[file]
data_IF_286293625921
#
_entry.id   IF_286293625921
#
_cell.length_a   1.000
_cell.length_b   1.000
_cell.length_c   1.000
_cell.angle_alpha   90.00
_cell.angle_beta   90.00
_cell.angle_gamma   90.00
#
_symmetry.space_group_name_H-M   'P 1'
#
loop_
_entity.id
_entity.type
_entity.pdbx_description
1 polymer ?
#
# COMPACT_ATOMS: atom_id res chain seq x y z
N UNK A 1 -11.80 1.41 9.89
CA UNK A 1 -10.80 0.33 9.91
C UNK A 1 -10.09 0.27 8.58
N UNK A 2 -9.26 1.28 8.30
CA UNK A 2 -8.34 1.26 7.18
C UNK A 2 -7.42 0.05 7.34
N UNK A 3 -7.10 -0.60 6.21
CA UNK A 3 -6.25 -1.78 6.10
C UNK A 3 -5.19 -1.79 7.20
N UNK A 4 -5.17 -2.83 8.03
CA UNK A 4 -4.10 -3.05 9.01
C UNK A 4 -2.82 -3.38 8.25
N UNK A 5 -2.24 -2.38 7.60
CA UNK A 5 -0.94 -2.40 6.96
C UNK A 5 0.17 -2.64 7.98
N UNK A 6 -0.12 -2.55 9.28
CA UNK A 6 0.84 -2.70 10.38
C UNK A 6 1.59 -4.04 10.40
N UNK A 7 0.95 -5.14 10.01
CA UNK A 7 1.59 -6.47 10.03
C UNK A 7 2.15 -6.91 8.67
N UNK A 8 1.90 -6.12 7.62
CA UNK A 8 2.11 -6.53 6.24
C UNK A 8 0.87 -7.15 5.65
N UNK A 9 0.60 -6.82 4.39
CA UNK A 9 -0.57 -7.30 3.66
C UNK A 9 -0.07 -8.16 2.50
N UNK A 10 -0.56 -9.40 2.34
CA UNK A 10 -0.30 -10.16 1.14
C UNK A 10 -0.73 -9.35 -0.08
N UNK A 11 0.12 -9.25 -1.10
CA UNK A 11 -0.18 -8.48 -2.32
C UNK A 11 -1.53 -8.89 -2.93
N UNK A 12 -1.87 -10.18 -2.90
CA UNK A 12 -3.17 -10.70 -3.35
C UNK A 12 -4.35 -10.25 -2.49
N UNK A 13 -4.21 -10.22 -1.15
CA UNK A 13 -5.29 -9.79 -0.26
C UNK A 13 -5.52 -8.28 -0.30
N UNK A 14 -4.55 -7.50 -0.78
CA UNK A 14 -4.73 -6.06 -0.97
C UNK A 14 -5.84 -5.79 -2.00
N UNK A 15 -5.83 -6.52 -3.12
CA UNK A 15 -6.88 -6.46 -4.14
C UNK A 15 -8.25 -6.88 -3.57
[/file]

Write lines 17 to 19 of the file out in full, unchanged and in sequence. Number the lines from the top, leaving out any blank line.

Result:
_entity.pdbx_description
1 polymer ?
#